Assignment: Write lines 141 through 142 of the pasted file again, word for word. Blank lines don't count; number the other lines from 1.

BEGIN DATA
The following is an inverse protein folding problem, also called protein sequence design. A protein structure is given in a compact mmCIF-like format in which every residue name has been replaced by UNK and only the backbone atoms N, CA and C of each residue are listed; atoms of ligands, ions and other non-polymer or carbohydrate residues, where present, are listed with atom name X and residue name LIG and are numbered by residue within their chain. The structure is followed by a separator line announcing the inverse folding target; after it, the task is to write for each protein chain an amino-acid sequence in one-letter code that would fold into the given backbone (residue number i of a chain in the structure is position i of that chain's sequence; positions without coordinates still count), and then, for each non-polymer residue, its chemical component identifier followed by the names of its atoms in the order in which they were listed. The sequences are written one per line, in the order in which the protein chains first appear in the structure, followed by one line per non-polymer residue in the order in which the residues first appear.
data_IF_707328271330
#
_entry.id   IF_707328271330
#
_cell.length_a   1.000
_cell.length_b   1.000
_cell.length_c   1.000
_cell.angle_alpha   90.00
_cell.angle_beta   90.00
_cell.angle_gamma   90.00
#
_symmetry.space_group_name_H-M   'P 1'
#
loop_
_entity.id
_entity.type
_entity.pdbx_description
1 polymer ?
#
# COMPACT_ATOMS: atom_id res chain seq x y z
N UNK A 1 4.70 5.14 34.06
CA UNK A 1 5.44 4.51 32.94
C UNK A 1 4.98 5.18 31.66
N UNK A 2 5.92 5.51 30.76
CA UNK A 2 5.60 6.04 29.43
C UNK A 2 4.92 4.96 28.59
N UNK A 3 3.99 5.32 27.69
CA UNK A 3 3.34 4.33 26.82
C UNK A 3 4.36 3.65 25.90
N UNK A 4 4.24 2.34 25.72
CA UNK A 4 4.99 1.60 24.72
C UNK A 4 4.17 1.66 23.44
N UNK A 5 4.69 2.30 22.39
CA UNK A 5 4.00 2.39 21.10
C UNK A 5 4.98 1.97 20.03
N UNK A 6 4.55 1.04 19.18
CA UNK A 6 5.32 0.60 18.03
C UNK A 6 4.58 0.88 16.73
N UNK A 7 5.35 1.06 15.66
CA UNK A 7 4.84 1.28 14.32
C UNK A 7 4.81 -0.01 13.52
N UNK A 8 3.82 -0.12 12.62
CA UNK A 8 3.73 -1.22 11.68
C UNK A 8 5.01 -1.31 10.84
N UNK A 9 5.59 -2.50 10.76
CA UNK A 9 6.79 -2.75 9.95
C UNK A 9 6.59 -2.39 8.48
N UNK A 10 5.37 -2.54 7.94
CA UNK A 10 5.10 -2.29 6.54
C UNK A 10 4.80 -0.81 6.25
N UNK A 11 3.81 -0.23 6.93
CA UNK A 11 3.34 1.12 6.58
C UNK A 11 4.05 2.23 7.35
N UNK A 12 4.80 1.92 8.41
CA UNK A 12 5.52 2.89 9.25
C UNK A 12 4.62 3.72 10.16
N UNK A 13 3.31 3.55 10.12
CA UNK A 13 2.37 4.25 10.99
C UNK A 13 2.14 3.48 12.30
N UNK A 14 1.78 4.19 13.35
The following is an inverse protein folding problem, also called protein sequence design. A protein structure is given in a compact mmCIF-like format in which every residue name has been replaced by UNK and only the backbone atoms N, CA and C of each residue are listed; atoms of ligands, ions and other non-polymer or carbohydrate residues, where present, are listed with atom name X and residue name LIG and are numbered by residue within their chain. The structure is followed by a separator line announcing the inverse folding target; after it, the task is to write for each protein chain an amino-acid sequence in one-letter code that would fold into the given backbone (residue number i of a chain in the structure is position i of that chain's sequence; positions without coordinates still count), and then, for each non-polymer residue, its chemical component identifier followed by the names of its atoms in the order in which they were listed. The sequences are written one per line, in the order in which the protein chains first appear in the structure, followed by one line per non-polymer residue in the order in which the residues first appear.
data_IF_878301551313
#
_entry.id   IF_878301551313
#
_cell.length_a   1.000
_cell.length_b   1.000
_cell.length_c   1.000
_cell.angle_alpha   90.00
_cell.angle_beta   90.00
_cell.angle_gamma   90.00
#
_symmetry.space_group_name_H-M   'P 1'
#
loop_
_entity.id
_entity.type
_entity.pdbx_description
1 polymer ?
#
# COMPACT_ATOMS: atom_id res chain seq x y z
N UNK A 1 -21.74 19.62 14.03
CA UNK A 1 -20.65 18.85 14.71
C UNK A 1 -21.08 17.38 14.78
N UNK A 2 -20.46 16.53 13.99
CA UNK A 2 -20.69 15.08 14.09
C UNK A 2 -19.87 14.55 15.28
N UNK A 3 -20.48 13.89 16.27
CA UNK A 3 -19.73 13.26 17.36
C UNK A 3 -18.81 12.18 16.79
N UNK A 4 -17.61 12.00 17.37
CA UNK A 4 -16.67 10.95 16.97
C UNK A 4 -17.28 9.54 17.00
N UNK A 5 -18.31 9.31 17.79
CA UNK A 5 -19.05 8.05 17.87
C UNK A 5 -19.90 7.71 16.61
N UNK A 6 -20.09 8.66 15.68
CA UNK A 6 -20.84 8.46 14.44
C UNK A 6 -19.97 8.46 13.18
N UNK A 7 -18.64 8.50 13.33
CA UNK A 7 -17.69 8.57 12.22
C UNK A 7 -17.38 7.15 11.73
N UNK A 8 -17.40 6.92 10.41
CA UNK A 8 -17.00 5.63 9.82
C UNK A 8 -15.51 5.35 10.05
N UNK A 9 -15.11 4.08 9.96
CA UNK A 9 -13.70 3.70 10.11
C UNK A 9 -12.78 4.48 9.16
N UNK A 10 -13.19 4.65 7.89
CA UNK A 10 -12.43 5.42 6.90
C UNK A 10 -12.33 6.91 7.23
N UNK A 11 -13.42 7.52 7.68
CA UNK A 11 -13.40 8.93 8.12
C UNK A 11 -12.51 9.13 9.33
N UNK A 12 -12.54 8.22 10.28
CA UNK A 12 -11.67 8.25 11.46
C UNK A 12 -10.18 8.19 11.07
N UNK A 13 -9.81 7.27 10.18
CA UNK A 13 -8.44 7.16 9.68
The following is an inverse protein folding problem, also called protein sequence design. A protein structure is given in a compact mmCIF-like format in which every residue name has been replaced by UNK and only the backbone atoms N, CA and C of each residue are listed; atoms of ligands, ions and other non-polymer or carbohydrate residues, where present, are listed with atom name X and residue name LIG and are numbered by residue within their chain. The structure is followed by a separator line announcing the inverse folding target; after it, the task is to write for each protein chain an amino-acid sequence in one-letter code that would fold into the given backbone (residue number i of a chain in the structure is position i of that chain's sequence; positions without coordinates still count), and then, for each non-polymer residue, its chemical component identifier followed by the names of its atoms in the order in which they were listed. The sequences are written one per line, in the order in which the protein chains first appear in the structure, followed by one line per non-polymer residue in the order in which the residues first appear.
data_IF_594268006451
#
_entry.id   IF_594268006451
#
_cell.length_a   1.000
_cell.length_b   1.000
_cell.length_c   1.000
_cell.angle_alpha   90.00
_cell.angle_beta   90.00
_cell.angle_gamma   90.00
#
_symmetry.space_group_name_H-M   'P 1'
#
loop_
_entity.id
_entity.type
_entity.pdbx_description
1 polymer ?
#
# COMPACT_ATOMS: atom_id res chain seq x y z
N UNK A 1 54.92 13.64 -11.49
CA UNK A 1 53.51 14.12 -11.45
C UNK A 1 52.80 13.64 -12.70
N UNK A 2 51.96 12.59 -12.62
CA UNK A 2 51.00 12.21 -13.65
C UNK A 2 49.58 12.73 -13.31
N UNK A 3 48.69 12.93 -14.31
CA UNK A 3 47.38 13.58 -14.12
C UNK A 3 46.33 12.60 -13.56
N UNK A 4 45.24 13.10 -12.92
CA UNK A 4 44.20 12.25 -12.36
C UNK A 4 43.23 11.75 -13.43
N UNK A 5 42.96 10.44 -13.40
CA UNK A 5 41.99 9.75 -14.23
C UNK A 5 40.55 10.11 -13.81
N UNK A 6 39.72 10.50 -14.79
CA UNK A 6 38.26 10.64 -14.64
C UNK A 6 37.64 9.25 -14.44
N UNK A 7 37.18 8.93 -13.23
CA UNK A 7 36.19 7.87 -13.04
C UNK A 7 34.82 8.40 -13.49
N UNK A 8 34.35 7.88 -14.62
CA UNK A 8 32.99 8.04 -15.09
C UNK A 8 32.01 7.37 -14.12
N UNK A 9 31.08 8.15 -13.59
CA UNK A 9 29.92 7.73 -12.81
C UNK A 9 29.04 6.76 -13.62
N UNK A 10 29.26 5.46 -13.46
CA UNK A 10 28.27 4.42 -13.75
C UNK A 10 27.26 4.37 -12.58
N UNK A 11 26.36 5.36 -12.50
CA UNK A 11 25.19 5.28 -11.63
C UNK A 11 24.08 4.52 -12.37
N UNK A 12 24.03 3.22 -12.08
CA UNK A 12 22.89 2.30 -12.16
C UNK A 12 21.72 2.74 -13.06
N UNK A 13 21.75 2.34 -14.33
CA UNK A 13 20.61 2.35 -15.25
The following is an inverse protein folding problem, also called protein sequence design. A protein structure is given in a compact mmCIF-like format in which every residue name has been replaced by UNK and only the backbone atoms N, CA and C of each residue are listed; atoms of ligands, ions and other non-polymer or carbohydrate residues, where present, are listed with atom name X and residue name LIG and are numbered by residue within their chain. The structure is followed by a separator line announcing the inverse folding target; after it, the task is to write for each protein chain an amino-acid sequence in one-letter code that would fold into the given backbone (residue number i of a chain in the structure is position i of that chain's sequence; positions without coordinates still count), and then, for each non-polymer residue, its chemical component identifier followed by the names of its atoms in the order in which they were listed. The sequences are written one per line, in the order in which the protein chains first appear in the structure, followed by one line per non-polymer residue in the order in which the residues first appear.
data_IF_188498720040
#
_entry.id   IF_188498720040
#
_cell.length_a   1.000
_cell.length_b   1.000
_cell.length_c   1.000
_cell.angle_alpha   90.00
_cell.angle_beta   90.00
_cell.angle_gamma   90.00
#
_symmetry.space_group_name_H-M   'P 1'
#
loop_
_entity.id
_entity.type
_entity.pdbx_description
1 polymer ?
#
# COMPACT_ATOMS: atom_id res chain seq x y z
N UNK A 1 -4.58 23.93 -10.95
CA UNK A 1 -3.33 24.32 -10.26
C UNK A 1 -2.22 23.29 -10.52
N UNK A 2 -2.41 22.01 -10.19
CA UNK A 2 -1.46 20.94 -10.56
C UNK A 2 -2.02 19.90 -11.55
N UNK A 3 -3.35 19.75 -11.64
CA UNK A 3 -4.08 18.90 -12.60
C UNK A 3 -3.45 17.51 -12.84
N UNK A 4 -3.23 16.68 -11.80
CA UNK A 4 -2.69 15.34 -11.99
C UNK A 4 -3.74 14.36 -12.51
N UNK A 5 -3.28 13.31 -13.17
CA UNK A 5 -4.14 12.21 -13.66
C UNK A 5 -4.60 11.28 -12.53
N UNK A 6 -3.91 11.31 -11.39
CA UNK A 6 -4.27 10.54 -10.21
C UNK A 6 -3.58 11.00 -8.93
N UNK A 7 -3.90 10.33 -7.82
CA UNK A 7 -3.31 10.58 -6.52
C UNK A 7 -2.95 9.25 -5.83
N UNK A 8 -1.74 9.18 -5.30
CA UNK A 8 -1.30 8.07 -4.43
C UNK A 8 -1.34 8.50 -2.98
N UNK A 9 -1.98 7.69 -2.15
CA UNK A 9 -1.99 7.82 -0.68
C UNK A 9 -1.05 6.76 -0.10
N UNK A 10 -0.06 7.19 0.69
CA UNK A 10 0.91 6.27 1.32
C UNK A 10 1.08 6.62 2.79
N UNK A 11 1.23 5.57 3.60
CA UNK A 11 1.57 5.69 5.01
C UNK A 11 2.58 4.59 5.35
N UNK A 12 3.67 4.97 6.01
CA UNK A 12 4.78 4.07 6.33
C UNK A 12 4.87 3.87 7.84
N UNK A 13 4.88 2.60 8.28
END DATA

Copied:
# COMPACT_ATOMS: atom_id res chain seq x y z
N UNK A 1 54.92 13.64 -11.49